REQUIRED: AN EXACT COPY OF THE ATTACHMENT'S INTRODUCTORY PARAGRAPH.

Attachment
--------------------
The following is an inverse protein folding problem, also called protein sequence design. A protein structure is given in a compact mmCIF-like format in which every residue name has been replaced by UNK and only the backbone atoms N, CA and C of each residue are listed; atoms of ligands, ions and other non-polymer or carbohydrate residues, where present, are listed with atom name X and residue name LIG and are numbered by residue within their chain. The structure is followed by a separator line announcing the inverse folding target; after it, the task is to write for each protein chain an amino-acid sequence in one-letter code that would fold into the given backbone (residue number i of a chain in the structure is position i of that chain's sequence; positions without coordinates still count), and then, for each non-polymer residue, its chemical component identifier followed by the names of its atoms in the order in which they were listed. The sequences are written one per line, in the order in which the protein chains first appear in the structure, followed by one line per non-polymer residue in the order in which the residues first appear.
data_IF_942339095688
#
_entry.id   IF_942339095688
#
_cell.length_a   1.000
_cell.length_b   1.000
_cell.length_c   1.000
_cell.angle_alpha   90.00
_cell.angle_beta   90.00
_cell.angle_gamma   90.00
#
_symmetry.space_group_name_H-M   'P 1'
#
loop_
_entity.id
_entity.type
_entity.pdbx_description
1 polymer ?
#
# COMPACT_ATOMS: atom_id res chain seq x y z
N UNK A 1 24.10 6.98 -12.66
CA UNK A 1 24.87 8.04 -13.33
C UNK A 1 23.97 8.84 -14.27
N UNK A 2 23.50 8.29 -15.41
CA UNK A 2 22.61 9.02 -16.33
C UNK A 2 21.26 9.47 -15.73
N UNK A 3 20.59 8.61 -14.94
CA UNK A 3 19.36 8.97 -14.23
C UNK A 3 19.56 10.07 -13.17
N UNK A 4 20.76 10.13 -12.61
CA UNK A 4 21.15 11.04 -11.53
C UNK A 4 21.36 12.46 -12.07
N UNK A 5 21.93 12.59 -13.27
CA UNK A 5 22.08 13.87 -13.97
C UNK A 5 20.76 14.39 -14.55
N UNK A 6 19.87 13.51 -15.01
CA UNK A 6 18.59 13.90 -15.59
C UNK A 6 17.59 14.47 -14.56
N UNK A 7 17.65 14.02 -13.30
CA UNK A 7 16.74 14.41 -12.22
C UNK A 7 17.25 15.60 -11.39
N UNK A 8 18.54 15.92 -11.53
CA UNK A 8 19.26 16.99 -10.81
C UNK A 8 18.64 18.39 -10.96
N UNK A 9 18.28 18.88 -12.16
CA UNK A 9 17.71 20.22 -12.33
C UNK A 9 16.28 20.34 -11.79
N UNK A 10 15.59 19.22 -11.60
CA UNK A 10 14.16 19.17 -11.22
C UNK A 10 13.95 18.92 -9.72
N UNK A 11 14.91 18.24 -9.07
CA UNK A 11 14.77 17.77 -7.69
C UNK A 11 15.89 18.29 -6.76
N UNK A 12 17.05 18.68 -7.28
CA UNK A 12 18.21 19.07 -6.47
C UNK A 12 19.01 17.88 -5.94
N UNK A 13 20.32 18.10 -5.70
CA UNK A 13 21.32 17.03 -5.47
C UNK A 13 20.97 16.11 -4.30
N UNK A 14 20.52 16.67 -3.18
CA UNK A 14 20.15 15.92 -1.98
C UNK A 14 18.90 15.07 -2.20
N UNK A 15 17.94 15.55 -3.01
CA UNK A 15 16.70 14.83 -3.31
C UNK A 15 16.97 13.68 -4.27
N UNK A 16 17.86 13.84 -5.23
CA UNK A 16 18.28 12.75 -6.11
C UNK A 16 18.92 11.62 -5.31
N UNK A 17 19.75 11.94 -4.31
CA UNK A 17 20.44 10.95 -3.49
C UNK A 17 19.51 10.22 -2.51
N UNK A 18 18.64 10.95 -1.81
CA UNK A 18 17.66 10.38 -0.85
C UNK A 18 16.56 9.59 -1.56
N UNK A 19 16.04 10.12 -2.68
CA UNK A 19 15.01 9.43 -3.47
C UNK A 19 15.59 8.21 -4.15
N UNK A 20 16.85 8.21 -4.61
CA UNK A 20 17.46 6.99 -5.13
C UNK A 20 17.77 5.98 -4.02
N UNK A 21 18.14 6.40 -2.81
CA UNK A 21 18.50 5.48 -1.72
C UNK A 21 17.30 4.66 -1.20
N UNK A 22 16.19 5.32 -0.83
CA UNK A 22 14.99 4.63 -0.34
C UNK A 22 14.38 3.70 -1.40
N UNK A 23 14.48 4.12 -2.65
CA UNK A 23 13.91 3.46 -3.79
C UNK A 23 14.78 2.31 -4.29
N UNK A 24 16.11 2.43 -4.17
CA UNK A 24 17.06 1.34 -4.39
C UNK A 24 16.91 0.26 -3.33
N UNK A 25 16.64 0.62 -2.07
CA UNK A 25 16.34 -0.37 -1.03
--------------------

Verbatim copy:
The following is an inverse protein folding problem, also called protein sequence design. A protein structure is given in a compact mmCIF-like format in which every residue name has been replaced by UNK and only the backbone atoms N, CA and C of each residue are listed; atoms of ligands, ions and other non-polymer or carbohydrate residues, where present, are listed with atom name X and residue name LIG and are numbered by residue within their chain. The structure is followed by a separator line announcing the inverse folding target; after it, the task is to write for each protein chain an amino-acid sequence in one-letter code that would fold into the given backbone (residue number i of a chain in the structure is position i of that chain's sequence; positions without coordinates still count), and then, for each non-polymer residue, its chemical component identifier followed by the names of its atoms in the order in which they were listed. The sequences are written one per line, in the order in which the protein chains first appear in the structure, followed by one line per non-polymer residue in the order in which the residues first appear.